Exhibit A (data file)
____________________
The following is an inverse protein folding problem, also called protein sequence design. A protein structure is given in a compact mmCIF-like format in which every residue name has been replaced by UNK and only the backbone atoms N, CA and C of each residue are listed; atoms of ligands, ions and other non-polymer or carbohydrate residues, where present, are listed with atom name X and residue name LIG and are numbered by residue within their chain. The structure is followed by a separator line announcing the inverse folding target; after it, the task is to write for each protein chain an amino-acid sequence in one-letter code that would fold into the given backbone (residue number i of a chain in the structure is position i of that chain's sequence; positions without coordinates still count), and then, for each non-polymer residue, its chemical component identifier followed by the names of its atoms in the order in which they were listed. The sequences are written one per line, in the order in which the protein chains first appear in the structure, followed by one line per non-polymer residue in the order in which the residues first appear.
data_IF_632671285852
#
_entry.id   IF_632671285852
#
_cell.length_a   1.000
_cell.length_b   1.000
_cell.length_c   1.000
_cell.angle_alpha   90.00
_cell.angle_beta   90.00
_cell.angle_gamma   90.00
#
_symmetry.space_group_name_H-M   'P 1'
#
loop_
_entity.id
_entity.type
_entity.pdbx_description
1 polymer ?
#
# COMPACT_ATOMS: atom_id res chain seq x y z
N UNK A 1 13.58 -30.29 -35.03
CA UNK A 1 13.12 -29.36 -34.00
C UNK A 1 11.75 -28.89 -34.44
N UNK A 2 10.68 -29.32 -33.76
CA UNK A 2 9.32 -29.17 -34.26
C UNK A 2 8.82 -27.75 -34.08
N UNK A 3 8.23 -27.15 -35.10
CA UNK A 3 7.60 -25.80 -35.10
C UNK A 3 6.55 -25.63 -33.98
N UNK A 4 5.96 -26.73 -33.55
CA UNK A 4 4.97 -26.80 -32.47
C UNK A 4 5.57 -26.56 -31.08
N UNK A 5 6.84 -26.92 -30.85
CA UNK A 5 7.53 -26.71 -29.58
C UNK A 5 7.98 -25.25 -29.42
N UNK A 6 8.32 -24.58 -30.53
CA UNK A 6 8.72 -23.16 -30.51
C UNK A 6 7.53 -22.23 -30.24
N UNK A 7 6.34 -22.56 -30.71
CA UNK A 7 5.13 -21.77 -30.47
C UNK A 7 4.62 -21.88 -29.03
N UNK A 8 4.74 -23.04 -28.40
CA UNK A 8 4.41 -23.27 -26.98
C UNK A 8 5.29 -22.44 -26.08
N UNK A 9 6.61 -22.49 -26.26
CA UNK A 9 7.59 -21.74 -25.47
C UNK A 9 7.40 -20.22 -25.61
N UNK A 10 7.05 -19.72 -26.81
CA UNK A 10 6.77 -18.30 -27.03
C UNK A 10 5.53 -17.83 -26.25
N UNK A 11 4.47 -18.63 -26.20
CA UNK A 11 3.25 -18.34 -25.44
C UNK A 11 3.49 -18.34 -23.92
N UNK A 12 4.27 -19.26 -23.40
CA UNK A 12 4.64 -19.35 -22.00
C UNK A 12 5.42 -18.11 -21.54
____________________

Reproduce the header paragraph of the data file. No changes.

The following is an inverse protein folding problem, also called protein sequence design. A protein structure is given in a compact mmCIF-like format in which every residue name has been replaced by UNK and only the backbone atoms N, CA and C of each residue are listed; atoms of ligands, ions and other non-polymer or carbohydrate residues, where present, are listed with atom name X and residue name LIG and are numbered by residue within their chain. The structure is followed by a separator line announcing the inverse folding target; after it, the task is to write for each protein chain an amino-acid sequence in one-letter code that would fold into the given backbone (residue number i of a chain in the structure is position i of that chain's sequence; positions without coordinates still count), and then, for each non-polymer residue, its chemical component identifier followed by the names of its atoms in the order in which they were listed. The sequences are written one per line, in the order in which the protein chains first appear in the structure, followed by one line per non-polymer residue in the order in which the residues first appear.